A much more serious side effect is Guillain-Barré syndrome (GBS). This is a disease in which the body damages its own nerve cells, resulting in muscle weakness and sometimes paralysis. While most people eventually recover, some have permanent nerve damage and between 5 to 6% of those who develop GBS will die. The CDC would remind you that only 6 out of every 1,000,000 people injected with the flu shot will develop GBS, but are these odds acceptable?
Are the side-effects worth it?
After careful consideration of the risks associated with the vaccine, it’s wise to weigh those risks against those of the flu. The CDC talks about the benefits of being vaccinated, but are those benefits really backed up by the facts?
The flu vaccine is always changing because the flu strains change from one year to the next. The manufacturers of the vaccine take a shot in the dark and hope that they’ll hit the right strain each year, but the fact is the flu shot is only 70 – 90% effective.
Dean Eurich, a clinical epidemiologist and professor at the school of public health at the University of Alberta, recently considered the data and reported that over the last 20 years in the United States, vaccination rates among the elderly have increased from 15 to 65 percent, but hospital admissions and death rates from all causes have not declined proportionately.
“Only about 10 percent of winter-time deaths in the United States are attributable to influenza, thus to suggest that the vaccine can reduce 50 percent of deaths from all causes is implausible in our opinion,” Eurich said.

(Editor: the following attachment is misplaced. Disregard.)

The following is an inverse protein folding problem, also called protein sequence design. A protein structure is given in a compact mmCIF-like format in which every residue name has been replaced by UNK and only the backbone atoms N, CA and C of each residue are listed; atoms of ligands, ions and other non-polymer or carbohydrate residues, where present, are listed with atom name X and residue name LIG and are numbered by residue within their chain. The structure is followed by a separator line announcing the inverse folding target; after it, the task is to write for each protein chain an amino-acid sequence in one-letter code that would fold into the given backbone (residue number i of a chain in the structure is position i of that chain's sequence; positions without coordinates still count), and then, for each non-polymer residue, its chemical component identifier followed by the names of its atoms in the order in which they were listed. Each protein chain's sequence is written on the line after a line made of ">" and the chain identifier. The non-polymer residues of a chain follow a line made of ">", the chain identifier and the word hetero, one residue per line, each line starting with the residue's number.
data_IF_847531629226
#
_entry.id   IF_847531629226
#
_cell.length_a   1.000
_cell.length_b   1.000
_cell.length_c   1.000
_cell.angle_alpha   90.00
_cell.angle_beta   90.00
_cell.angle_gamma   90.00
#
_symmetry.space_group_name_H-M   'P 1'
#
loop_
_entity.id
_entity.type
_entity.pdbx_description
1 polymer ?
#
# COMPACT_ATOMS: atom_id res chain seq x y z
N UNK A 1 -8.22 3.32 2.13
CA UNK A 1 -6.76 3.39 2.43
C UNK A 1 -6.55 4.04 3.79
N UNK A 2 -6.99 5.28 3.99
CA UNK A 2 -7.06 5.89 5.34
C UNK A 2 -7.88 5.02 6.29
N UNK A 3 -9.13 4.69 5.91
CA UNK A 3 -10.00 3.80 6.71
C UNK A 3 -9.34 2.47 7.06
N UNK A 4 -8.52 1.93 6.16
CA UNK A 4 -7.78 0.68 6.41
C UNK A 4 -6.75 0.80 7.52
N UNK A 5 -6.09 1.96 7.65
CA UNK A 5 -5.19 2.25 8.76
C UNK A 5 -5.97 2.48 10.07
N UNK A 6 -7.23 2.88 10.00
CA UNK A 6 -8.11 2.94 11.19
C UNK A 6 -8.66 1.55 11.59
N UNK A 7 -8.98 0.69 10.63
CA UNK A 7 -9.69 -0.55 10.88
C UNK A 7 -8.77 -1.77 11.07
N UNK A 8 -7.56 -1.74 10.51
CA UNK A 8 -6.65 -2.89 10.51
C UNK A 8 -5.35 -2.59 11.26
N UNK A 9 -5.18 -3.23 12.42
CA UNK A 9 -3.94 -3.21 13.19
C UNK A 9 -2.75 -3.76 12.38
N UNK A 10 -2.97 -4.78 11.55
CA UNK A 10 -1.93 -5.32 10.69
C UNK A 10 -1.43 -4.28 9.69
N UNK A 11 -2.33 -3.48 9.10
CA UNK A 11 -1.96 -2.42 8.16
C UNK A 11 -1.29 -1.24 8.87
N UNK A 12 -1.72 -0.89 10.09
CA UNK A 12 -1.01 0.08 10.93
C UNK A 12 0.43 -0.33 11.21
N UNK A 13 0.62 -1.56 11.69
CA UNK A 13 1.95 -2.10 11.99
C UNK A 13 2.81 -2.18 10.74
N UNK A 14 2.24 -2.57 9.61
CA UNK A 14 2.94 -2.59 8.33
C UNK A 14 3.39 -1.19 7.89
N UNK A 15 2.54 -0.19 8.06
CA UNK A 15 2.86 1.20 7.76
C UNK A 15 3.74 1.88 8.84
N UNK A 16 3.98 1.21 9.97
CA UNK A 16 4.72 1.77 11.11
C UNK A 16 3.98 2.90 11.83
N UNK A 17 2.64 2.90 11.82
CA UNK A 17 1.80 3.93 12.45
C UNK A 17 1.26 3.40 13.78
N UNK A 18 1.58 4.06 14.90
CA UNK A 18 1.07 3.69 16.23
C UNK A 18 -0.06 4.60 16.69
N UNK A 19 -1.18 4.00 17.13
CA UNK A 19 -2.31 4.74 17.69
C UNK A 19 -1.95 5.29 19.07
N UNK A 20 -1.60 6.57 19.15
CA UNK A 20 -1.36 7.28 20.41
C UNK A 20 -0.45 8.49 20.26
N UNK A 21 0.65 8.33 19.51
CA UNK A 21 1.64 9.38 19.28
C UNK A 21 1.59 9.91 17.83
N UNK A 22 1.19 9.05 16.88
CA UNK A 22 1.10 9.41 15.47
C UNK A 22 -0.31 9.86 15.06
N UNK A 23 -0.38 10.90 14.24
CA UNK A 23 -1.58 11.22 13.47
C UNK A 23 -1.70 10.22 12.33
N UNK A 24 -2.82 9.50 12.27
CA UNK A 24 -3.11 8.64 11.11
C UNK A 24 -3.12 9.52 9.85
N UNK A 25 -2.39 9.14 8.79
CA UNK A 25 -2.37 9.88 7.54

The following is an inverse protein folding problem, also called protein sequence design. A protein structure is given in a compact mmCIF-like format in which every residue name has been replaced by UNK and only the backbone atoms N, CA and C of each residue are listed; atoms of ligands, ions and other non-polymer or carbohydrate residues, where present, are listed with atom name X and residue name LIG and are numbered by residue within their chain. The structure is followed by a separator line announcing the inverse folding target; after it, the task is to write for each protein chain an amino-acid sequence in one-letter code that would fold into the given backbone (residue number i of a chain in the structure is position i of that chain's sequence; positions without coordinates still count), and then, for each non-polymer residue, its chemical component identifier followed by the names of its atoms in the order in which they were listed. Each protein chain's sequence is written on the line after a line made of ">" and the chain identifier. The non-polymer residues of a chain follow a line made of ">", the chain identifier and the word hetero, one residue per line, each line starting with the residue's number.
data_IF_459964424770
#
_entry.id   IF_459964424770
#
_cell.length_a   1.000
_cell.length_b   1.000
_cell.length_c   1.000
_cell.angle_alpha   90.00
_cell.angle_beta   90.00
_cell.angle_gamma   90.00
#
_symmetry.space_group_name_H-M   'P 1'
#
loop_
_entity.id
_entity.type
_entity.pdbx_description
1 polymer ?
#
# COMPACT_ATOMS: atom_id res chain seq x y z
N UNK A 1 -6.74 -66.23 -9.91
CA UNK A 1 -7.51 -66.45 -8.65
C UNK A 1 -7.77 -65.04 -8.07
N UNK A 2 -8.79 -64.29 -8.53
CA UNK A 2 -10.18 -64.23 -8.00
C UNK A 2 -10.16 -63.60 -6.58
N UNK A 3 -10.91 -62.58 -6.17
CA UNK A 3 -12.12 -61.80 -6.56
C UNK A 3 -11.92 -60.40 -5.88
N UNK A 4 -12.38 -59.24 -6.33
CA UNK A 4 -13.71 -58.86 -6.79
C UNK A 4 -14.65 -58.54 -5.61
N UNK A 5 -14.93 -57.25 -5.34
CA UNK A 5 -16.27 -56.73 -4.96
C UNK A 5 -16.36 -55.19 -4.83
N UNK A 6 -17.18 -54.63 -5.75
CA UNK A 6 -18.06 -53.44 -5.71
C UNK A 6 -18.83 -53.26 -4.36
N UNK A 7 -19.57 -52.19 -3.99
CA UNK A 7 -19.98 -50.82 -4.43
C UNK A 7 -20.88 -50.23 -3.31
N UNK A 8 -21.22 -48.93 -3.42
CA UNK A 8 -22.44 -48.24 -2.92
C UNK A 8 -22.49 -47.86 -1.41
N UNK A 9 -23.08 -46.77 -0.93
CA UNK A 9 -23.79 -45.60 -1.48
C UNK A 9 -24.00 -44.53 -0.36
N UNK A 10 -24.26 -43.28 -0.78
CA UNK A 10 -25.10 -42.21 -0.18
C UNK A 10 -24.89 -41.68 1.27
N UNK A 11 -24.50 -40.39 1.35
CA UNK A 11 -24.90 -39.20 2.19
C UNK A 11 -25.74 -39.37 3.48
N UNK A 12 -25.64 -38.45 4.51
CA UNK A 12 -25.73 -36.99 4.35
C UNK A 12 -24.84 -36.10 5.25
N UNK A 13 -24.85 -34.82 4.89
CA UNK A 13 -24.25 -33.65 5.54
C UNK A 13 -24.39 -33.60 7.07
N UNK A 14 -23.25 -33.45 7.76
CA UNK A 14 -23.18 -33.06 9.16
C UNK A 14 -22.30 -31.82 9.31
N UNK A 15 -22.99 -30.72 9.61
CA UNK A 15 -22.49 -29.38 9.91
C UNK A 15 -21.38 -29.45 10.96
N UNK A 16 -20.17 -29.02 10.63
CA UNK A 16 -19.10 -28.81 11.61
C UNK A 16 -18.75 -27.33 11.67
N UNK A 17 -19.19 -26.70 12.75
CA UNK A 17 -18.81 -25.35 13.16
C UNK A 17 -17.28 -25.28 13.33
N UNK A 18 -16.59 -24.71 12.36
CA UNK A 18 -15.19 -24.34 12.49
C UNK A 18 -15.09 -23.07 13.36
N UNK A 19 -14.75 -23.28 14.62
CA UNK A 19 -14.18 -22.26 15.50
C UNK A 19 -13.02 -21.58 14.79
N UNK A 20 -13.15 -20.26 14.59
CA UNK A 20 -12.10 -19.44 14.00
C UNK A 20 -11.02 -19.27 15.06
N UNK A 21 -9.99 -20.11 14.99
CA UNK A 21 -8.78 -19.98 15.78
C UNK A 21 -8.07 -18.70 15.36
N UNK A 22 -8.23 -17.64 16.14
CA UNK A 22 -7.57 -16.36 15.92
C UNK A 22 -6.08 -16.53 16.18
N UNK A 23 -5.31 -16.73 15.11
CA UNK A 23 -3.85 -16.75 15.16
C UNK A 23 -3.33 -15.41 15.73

A further study by Sumit Majumdar, M.D. reached the same conclusion. After considering all the facts and taking into account immunizations, socioeconomic status, sex, history of smoking and the severity of the flu, the actual benefit of the flu shot is “reduced to a statistically non-significant level of 19%” according to the research.
What about the complications of the flu?
The CDC is good at scaring people into thinking they need to be vaccinated against the flu to avoid dangerous complications, such as pneumonia, but recent studies are debunking that theory.
A recent article published in the Lancet medical journal has proven that the flu vaccine is having little or no effect on the number of people developing pneumonia each year.
A recent study led by Michael Jackson, M.D. of the Seattle-based Group Health Center for Health Studies compared 1,173 pneumonia patients between the ages of 65 and 94 who had been vaccinated with 2,346 people who hadn’t. They found that the risk of contracting the lung disease wasn’t reduced by the shot.
For any questions or concerns, please contact the Waterloo IL chiropractors at Stratton Chiropractic & Family Health Center.
S. Woloshin, et al; A Shot of Fear; Washington Post, October 25, 2005; HE01
www.thelancet.com; Influenza Vaccine for Community-acquired Pneumonia, Vol 372, August 2, 2008; pp 352-354
* Information from The Wellness Newsletter, Peter Pan Potential.